I don’t think I always did stay Momma Strong, actually — something I gave myself the space to experience. The process of divorce is a process of destruction and rebirth. It’s muddy and gritty, but also at times very vibrant and oxygenating. I made a choice to view it as an opportunity to look at the darkest places within myself and do the work necessary to be congruent with my values and my basic needs and wants. There was a book I read during the unraveling of my marriage called, The Dance of The Dissident Daughter by Sue Monk Kidd. In it she talks about attaching yourself to your “Golden Thread,” which she described as being a tether to a “voice” you have felt all along, this whisper of who you are and what your best life can feel like. And she said that even in the darkest of times, that Golden Thread glows – you just have to hang on to it and develop a little faith that it’s got your back. In my case, it did. Things are settling into a new normal now and while I may be juggling some intensely stressful logistical aspects of single motherhood, it’s all been worth it. In terms of my kids, I believe that when we as moms step up congruently, children receive the gift of stability and security even when they simultaneously experience pain and discomfort.
4. Let’s talk about your workout pose, “The Hook,” and what it’s supposed to be. It looks very hard to do!
Ha! The Hook is definitely a very intense challenge, but it’s also a very doable one. It’s a structured 30-Day Wellness challenge that Barbie and I lead together, designed to install physical strengthening into your life as essentially as brushing your teeth is to basic hygiene. Participants get access to daily (and new) 15-minute High Intensity Interval Training, a wellness lesson focused on warrior versus victim behaviors, accountability tools, injury prevention tutorials, extra classes on specific body parts, and membership in a closed Facebook group of other amazing women in the program. Along with creating physical strength that matters and massive changes in muscle tone and overall health, The Hook is designed to help women identify their own self-sabotaging behaviors that get in the way of showing up for themselves every day. And, as a result, we’ve been finding that women start taking worthy risks — physical and emotional — that get them a step closer to an empowered, un-hiding life.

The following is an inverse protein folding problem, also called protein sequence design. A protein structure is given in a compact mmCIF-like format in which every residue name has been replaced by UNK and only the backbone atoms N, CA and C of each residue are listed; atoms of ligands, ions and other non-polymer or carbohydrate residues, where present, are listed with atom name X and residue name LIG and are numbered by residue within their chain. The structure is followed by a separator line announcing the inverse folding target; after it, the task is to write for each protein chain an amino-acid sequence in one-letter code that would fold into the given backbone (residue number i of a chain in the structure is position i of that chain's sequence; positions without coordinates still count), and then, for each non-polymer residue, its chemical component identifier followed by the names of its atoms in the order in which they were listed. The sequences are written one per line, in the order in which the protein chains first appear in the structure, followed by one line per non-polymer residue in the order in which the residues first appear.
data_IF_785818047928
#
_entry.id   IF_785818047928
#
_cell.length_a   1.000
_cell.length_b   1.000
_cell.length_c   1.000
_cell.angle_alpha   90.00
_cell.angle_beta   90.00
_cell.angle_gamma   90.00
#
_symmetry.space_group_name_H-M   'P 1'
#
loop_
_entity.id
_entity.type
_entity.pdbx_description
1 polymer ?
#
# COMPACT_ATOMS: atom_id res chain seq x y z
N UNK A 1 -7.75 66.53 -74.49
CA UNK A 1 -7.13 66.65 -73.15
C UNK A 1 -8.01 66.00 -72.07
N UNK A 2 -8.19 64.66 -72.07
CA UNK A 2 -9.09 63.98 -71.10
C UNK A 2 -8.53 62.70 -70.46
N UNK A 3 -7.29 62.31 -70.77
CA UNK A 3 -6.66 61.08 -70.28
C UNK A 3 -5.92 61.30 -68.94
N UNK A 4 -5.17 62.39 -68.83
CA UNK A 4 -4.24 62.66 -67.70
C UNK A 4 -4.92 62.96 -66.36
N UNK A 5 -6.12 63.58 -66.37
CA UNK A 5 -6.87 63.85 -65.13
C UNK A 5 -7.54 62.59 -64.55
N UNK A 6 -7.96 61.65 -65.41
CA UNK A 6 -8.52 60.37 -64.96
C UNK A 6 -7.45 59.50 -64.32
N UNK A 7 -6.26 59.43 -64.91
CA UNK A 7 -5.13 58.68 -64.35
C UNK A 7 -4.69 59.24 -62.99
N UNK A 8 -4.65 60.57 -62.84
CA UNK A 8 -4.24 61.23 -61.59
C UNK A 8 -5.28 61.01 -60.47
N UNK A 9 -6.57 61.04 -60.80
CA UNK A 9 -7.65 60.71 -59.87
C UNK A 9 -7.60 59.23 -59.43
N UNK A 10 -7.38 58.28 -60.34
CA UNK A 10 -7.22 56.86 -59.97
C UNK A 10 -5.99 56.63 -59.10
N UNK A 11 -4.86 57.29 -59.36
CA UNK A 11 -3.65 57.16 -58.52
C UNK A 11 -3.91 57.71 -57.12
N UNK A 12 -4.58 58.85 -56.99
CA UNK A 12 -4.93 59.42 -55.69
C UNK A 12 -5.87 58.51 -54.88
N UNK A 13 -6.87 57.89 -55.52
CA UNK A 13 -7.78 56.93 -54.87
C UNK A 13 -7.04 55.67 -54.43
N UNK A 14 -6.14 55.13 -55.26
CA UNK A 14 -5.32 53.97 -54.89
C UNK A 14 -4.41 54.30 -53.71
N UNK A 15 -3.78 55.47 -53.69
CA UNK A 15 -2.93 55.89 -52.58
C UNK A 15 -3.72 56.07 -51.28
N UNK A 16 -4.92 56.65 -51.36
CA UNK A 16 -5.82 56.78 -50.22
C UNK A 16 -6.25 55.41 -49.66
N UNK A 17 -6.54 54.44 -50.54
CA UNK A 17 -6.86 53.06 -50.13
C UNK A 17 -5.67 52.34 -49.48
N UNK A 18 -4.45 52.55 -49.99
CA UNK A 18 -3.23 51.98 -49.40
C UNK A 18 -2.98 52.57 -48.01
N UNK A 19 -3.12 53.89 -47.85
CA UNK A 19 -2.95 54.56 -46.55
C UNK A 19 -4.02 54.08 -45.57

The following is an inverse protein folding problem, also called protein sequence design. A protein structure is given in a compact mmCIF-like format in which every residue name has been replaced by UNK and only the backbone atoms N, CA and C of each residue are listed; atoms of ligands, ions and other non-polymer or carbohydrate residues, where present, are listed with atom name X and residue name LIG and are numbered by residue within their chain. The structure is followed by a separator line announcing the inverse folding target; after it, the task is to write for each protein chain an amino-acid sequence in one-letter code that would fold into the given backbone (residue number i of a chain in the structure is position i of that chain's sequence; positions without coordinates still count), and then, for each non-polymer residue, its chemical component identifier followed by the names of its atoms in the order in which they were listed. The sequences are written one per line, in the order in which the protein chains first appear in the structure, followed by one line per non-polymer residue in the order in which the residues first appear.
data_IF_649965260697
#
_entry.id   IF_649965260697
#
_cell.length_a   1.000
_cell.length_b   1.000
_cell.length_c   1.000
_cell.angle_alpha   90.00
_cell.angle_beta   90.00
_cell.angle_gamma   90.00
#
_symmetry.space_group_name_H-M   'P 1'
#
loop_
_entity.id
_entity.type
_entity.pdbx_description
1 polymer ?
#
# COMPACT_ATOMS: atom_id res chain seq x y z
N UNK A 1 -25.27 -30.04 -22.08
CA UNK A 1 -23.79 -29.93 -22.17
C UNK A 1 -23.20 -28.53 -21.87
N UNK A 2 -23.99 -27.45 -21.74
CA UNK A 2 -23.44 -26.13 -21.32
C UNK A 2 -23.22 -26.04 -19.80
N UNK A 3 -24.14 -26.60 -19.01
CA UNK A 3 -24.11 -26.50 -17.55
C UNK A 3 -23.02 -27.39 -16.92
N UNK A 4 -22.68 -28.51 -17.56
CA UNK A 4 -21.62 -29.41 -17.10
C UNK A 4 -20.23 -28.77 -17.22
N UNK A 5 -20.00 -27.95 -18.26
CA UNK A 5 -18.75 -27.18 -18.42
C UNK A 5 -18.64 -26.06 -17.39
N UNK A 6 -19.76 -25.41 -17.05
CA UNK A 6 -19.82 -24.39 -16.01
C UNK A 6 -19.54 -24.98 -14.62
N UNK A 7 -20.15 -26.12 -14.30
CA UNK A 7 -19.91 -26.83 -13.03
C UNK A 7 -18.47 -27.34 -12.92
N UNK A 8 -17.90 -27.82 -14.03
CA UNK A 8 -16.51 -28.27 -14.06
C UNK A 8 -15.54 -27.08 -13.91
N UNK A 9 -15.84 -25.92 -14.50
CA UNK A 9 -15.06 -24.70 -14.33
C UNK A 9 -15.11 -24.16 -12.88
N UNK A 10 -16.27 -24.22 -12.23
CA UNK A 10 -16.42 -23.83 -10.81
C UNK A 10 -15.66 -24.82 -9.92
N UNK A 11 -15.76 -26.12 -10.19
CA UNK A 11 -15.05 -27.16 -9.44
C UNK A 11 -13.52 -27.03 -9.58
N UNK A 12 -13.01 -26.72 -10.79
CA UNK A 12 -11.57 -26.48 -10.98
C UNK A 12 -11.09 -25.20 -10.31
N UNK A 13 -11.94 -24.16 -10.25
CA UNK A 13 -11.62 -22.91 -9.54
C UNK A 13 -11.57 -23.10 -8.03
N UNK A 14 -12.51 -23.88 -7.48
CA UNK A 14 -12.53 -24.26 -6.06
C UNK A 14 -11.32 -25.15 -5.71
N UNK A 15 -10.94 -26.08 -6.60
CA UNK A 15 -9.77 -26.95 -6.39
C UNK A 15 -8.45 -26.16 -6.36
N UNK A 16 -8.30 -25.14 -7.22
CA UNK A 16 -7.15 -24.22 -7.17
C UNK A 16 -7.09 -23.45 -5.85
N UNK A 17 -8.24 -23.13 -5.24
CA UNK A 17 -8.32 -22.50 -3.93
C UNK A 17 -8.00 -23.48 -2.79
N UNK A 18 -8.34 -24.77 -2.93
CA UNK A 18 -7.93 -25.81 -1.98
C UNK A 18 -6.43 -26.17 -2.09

5. What’s the media missing about working moms, in your opinion?
The media is intent on focusing on how hard us working moms have it, instead of focusing on how to create a social support system for working moms to do the work they need to do in the world. I think even the baffled question we hear so often in the media, “How does she do it all?” is not helpful. It perpetuates the idea that what we do is “too much,” which perpetuates the idea that we as women can’t handle “it” and that our role in society as professionals is somehow extraneous. Instead, I contend that the media ought to shift the attention from the shock of how hard it is to “do it all” to how much we change the world at large by being leaders in our families and our communities. By doing that, we could usher in incredibly effective social support systems like affordable/accessible childcare options, maternity leave that rivals every other industrialized country, and flex-time opportunities that allow us to be moms and professionals without such personal strife.
5+. What advice do you live by as a working mom? (could be advice someone gave you, or could be something you learned along the way)
Win ugly. It’s the only way. Drop the pretense. Ask for help. Drop the expectations. Forgive yourself. Begin Again. Move away from perfectionism. And get on with merely showing up.
Win a workout with Courtney! Details here.